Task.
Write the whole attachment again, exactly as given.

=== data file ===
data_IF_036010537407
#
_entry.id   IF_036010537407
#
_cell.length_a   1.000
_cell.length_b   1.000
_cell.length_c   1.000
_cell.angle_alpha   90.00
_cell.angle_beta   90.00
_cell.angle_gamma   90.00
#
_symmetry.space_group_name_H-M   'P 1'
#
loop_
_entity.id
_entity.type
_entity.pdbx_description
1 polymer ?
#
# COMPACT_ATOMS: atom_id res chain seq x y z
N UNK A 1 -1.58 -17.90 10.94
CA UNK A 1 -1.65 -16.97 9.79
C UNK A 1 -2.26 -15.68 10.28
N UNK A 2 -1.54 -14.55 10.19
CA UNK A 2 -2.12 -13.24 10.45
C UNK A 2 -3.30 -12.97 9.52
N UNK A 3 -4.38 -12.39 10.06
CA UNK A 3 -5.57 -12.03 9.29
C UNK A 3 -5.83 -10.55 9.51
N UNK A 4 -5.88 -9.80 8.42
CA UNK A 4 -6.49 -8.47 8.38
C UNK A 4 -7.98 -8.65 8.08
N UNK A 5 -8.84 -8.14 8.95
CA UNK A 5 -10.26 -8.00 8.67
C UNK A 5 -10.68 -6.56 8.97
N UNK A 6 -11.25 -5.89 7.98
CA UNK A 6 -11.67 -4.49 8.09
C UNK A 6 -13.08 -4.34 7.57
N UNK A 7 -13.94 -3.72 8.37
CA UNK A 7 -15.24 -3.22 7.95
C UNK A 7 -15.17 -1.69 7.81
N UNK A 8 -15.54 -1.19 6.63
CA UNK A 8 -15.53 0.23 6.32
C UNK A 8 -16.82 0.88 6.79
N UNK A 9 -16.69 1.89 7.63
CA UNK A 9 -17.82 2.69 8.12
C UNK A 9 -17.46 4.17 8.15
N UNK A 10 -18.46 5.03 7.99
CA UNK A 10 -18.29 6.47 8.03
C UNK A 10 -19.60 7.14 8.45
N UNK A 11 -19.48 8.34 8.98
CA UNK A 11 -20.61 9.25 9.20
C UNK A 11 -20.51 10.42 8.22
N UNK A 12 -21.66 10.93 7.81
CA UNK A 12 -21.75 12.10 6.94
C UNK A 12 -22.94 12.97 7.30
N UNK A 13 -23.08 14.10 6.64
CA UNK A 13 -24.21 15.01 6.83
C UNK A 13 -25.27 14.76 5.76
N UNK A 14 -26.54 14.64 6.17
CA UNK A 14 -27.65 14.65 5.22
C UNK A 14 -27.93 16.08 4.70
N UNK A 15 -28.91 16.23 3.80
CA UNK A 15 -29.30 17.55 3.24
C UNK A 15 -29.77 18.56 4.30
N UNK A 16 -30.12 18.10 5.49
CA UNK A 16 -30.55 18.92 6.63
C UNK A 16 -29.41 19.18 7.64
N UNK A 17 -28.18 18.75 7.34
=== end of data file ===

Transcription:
data_IF_036010537407
#
_entry.id   IF_036010537407
#
_cell.length_a   1.000
_cell.length_b   1.000
_cell.length_c   1.000
_cell.angle_alpha   90.00
_cell.angle_beta   90.00
_cell.angle_gamma   90.00
#
_symmetry.space_group_name_H-M   'P 1'
#
loop_
_entity.id
_entity.type
_entity.pdbx_description
1 polymer ?
#
# COMPACT_ATOMS: atom_id res chain seq x y z
N UNK A 1 -1.58 -17.90 10.94
CA UNK A 1 -1.65 -16.97 9.79
C UNK A 1 -2.26 -15.68 10.28
N UNK A 2 -1.54 -14.55 10.19
CA UNK A 2 -2.12 -13.24 10.45
C UNK A 2 -3.30 -12.97 9.52
N UNK A 3 -4.38 -12.39 10.06
CA UNK A 3 -5.57 -12.03 9.29
C UNK A 3 -5.83 -10.55 9.51
N UNK A 4 -5.88 -9.80 8.42
CA UNK A 4 -6.49 -8.47 8.38
C UNK A 4 -7.98 -8.65 8.08
N UNK A 5 -8.84 -8.14 8.95
CA UNK A 5 -10.26 -8.00 8.67
C UNK A 5 -10.68 -6.56 8.97
N UNK A 6 -11.25 -5.89 7.98
CA UNK A 6 -11.67 -4.49 8.09
C UNK A 6 -13.08 -4.34 7.57
N UNK A 7 -13.94 -3.72 8.37
CA UNK A 7 -15.24 -3.22 7.95
C UNK A 7 -15.17 -1.69 7.81
N UNK A 8 -15.54 -1.19 6.63
CA UNK A 8 -15.53 0.23 6.32
C UNK A 8 -16.82 0.88 6.79
N UNK A 9 -16.69 1.89 7.63
CA UNK A 9 -17.82 2.69 8.12
C UNK A 9 -17.46 4.17 8.15
N UNK A 10 -18.46 5.03 7.99
CA UNK A 10 -18.29 6.47 8.03
C UNK A 10 -19.60 7.14 8.45
N UNK A 11 -19.48 8.34 8.98
CA UNK A 11 -20.61 9.25 9.20
C UNK A 11 -20.51 10.42 8.22
N UNK A 12 -21.66 10.93 7.81
CA UNK A 12 -21.75 12.10 6.94
C UNK A 12 -22.94 12.97 7.30
N UNK A 13 -23.08 14.10 6.64
CA UNK A 13 -24.21 15.01 6.83
C UNK A 13 -25.27 14.76 5.76
N UNK A 14 -26.54 14.64 6.17
CA UNK A 14 -27.65 14.65 5.22
C UNK A 14 -27.93 16.08 4.70
N UNK A 15 -28.91 16.23 3.80
CA UNK A 15 -29.30 17.55 3.24
C UNK A 15 -29.77 18.56 4.30
N UNK A 16 -30.12 18.10 5.49
CA UNK A 16 -30.55 18.92 6.63
C UNK A 16 -29.41 19.18 7.64
N UNK A 17 -28.18 18.75 7.34